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> Series Classification: G (General Programmes) | Produced for RNZ by Ursula Grace Productions

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Season 2

May we boundlessly dream of possibilities beyond our wildest imaginations. May we weave communities of support, compassion and active solidarity. With our history in front of us, and our tūpuna at our shoulders, may we walk into a future that is connected and thriving for us all.

He Kākano Ahau 2 - Wawatatia

He Kākano Ahau 2 - Wawatatia Photo: UGP / Dylan Cook

He Kākano Ahau: Wawatatia is the second season from the team that brought you the Voyager award-winning podcast series He Kākano Ahau: Urban and Māori. In this season, we move our focus firmly into the future, engaging our kaikōrero in conversations that help us radically re-imagine how the future might look. Weaving together elements of interview, narration, music and poetry, we build a whare in which we can all wānanga our visions. From Tāmaki Makaurau to Motupōhue, Kahu Kutia asks how we might think about the future, and what we need to get there. She explores and weaves stories that are firmly rooted in our past, and hopeful about the futures we can create for ourselves.

He Kākano Ahau: Wawatatia is a 7 episode series, including 2 episodes in te reo Māori. Our target audience is young Māori, but we hope the stories make space for everyone to listen in. 

Season 1

He Kākano Ahau is a six-part podcast series commissioned for RNZ as part of the RNZ and NZ On Air Innovation Fund.

(L-R) Kahu Kutia, Pare Sannyasi and Frances Morton outside Tapu Te Ranga marae.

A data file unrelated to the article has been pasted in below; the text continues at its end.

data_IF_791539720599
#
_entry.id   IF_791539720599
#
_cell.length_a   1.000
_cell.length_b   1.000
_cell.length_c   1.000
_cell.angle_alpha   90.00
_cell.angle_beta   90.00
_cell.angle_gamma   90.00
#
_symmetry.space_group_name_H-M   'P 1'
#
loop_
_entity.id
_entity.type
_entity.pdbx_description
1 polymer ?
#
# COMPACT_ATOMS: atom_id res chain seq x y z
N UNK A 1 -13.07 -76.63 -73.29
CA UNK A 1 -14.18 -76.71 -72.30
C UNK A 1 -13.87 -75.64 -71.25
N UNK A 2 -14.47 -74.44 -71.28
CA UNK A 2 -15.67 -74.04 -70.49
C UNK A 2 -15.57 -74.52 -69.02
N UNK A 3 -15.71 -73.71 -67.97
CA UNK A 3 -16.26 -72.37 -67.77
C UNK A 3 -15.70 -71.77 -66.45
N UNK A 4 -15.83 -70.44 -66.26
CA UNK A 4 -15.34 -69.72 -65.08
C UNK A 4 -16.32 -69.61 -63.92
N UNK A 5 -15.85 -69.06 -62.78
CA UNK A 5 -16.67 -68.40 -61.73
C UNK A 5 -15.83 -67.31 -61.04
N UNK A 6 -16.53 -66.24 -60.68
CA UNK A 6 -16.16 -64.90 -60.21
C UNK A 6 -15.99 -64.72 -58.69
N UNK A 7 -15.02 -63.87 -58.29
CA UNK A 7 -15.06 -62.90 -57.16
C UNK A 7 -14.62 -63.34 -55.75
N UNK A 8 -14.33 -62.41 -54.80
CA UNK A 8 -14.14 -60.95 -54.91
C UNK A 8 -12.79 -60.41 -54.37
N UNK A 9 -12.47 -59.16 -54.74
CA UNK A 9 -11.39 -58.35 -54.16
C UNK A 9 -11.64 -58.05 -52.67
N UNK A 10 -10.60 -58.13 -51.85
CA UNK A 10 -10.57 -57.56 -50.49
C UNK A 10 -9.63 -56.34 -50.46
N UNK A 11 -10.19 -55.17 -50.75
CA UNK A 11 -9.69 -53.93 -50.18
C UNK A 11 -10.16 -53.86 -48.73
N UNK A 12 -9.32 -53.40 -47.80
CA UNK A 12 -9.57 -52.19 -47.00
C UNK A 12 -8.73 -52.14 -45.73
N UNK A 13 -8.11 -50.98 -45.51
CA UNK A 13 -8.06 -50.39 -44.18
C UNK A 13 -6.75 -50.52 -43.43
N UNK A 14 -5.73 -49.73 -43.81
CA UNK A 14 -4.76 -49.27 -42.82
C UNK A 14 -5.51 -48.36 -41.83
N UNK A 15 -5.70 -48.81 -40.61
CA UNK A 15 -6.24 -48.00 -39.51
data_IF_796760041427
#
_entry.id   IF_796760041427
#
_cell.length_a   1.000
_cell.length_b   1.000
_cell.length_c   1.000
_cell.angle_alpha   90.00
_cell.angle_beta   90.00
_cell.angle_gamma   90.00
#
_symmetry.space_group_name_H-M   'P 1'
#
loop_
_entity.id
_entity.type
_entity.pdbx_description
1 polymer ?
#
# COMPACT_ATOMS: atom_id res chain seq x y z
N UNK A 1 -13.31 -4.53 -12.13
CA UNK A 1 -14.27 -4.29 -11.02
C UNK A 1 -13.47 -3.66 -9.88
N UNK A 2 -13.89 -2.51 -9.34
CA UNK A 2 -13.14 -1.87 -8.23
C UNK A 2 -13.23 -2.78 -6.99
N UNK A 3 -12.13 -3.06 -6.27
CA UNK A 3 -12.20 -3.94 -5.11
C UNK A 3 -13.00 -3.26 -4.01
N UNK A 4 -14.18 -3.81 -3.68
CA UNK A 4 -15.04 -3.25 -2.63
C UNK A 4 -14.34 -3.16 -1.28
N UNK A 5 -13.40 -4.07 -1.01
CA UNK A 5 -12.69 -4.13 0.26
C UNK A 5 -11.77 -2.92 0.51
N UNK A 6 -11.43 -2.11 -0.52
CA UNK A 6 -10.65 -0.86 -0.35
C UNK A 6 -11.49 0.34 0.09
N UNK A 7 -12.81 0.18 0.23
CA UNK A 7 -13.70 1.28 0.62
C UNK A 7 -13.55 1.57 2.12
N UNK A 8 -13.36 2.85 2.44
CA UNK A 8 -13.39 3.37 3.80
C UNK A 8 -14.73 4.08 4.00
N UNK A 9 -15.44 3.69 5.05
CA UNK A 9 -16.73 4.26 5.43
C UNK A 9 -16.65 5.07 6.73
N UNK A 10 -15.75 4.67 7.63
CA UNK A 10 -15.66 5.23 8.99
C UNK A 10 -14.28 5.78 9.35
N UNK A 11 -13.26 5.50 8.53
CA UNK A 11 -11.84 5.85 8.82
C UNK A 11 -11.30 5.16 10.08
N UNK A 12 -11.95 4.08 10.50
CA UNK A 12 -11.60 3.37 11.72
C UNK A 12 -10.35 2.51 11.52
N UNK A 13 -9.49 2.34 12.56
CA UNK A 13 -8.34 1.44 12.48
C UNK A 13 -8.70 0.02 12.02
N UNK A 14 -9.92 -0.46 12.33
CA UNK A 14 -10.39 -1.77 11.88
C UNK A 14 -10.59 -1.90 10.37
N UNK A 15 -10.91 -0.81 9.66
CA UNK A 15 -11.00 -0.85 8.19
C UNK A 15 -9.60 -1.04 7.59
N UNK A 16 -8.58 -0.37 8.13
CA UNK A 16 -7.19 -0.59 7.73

(L-R) Kahu Kutia, Pare Sannyasi and Frances Morton outside Tapu Te Ranga marae. Photo: Dianna Thomson

Writer, activist, and podcast host Kahu Kutia grew up in Waimana, a small community on the northern edge of Te Urewera. In a place where almost everyone is Ngāi Tūhoe, Kahu was able to learn the stories of her people and locate herself in the world.

In 2015 she moved to Te Whanganui-ā-Tara for university, and found herself questioning her understanding of what it means to be Māori.  In an urban setting, Kahu found that a Māori identity was able to be defined in ways she had never considered before.

“I thought this journey would really be about confirming some basic assumptions that I already had.  In fact, creating this podcast involved huge learning for me, and more than anything else it reminded me of the power of connection.  Not just connection to your whakapapa, but connection between yourself and others, connection to the land beneath your feet, and the power that comes from a community.”

In the six episodes and one short video documentary Kahu sets out to find what connects us as Māori in the city.  Her journey takes her between Tāmaki Makaurau, Ōtautahi, and Te Whanganui-ā-Tara.  She could never have predicted the twists that would happen along the way.  Some heartwarming; some heart breaking.

Whether it’s a journey through the (now destroyed) Tapu Te Ranga Marae, Manu Kōrero regionals in Te Waipounamu, or interviews from the front line at Ihumātao, He Kākano Ahau reaffirms that Te Ao Māori is thriving within every single one of us.

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